Around five million women in the UK are invited to cervical screening each year yet one in four do not attend, with nervousness holding many women back.
Among women who delay or don’t go for cervical screening, otherwise known as a smear test, the majority report feeling scared (71%) and vulnerable (75%) at the thought of going, according to a survey by Jo’s Cervical Cancer Trust.
Embarrassment also remains high (81%), while a worrying two thirds (67%) say they would not feel in control at the prospect of a test.
Cervical screening is used to detect abnormal cells in the cervix that can develop into cervical cancer. These abnormal cells are almost always caused by the human papillomavirus, or HPV – a common infection transferred by skin-to-skin contact.
The screening could be life-saving, so if you’re not currently up to date with your appointments, we’ve busted the myths that might be holding you back.
You Can Still Get HPV If You’ve Had The HPV Vaccine.
According to Cancer Research UK, virtually all cases of cervical cancer are caused by the human papillomavirus, or HPV. There are hundreds of different types of HPV and eight out of 10 people will be infected with HPV during their lifetime, most with no obvious symptoms. However, 13 strains of HPV are known to be linked to cancer.
Since 2008, girls aged 11-13 have been offered a vaccination in school against the two most common “high-risk” types of HPV, HPV16 and HPV18, which are thought to cause seven in 10 instances of cervical cancer. However, attending your smear test every year is still important if you’ve had the vaccine, because you will not be protected against all strains of HPV and can therefore still develop cervical cancer.
What’s more, although the HPV vaccine does appear to protect against HPV16 and HPV18, it is a relatively new vaccination. Harley Street gynaecologist Dr Ahmed Ismail previously told HuffPost UK we won’t know for definite how effective it is for 20 years.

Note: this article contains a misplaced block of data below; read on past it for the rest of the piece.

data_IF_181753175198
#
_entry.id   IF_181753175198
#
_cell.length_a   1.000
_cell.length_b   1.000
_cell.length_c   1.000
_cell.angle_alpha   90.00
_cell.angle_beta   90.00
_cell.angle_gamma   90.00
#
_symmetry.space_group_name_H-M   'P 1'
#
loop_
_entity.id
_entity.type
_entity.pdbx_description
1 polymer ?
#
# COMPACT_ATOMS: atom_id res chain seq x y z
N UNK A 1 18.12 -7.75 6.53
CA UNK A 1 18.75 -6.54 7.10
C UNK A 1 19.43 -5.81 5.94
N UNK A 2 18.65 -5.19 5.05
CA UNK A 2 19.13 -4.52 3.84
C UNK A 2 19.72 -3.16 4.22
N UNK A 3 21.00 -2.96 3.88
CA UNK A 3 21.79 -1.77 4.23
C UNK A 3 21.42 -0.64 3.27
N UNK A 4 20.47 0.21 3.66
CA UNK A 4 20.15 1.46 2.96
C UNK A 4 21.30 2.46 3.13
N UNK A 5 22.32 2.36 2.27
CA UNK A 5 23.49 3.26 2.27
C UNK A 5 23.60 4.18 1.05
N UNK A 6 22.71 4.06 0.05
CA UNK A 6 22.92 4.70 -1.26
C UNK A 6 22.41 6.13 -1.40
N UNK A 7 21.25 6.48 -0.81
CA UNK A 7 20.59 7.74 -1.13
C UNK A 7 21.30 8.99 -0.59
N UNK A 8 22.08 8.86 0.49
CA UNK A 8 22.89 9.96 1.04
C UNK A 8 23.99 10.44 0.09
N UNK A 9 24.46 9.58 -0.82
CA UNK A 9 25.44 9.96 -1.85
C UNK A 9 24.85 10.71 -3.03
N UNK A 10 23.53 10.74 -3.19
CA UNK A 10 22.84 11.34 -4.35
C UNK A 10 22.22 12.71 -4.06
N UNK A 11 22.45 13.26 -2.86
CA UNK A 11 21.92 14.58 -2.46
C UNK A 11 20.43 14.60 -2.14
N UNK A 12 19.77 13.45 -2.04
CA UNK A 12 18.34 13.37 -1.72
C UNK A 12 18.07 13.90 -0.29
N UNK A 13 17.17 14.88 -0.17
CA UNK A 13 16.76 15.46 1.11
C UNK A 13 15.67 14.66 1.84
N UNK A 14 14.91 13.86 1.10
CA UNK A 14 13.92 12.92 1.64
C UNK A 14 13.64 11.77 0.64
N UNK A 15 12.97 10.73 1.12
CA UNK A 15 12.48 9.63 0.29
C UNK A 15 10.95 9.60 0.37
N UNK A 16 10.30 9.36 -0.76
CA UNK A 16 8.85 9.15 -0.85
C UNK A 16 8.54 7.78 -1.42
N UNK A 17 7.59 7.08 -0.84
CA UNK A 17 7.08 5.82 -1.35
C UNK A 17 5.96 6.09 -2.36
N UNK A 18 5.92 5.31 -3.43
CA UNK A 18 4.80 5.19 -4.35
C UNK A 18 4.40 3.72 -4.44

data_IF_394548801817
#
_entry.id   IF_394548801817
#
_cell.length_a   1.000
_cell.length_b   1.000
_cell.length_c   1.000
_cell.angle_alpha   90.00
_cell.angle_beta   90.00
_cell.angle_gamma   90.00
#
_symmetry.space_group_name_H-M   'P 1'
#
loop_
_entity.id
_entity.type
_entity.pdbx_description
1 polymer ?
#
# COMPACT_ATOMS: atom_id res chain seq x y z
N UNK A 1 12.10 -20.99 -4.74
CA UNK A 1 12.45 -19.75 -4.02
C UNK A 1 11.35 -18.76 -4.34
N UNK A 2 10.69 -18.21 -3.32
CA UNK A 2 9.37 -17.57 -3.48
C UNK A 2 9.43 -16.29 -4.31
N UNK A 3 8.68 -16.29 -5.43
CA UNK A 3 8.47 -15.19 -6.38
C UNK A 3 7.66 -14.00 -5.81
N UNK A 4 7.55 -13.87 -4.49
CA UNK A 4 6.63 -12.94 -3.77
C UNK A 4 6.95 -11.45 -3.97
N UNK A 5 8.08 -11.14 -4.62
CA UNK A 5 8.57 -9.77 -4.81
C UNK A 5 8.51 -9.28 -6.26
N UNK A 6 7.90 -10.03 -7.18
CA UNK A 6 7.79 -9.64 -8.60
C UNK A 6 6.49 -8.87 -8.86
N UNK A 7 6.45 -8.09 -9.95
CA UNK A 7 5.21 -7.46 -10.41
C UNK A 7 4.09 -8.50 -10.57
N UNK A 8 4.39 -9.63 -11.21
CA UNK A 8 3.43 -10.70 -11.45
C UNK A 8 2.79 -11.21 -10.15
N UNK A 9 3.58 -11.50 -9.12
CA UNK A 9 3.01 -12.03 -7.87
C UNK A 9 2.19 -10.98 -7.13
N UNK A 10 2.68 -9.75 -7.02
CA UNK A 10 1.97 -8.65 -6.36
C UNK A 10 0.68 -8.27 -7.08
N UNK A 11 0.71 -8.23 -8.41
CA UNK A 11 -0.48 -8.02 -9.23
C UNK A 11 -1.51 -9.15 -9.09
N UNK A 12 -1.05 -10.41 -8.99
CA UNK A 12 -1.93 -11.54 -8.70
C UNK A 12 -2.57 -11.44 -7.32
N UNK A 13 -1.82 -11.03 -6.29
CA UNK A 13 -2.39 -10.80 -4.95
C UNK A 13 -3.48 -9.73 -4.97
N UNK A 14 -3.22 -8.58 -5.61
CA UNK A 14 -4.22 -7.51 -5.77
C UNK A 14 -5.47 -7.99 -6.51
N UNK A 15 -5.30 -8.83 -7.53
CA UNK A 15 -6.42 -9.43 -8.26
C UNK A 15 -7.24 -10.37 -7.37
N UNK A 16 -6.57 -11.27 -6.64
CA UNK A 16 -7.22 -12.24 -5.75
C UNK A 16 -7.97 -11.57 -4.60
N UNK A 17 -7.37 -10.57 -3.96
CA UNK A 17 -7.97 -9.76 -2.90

Smear Tests Are Nothing To Be Embarrassed About.
More than a third (34%) of women avoid cervical screening because they’re worried about the appearance of their vulvas, according to research released last year by Jo’s Cervical Cancer Trust. A total of 31% surveyed also admitted they wouldn’t go if they hadn’t waxed or shaved their bikini area while 38% avoided going over concerns about their vagina’s smell.
But in reality, nurses see so many people’s genitals over a career they won’t remember one from the other. Jilly Goodfellow, senior sister and nurse practitioner at the Royal Victoria Infirmary, Newcastle upon Tyne Hospitals NHS Foundation Trust, previously told HuffPost UK: “The majority of sample takers are female nurses who fully understand what it is like to expose the most intimate part of their body to a complete stranger.”
Still not convinced? Read our no-holds-barred guide on getting your smear, from what to wear to whether you should shave your pubes.
Women Who Have Sex With Women Still Need Smear Tests.
Lesbian, bisexual and other women who have sex with women are incorrectly being told they do not need to attend smear tests, LGBT+ charities warned last year.
Research highlighted by the National LGB&T Partnership – an alliance of LGBT+ charities – revealed 37% of women who have sex with women have been told they do not require a cervical screening test due to their sexual orientation. This has led to more than half disengaging from screening programmes, believing they were not at risk.
In reality, HPV is passed on through intimate skin-to-skin contact, which includes sex between two women.
One Clear Smear Test Doesn’t Mean You’re Done.
According to the NHS, most HPV infections don’t cause any serious harm and are cleared by your immune system within two years. However, if you’ve had one smear test with no abnormal cells detected, it’s still important to attend your next appointment three years laters.
While the vast majority of cervical cancer cases are linked to HPV (contracted via sex or intimate skin-to-skin contact) some rare cervical cancers do not show signs of HPV, meaning you can still develop abnormal cells if you’ve had the same partner, and no new exposure to HPV.
A smear test will give your doctor or nurse the best possible chance of noticing any changes in your cervix that could be a precursor of cancer and referring you for relevant treatment. Like all cancers, patients have a higher chance of surviving cervical cancer the earlier it is detected and treated.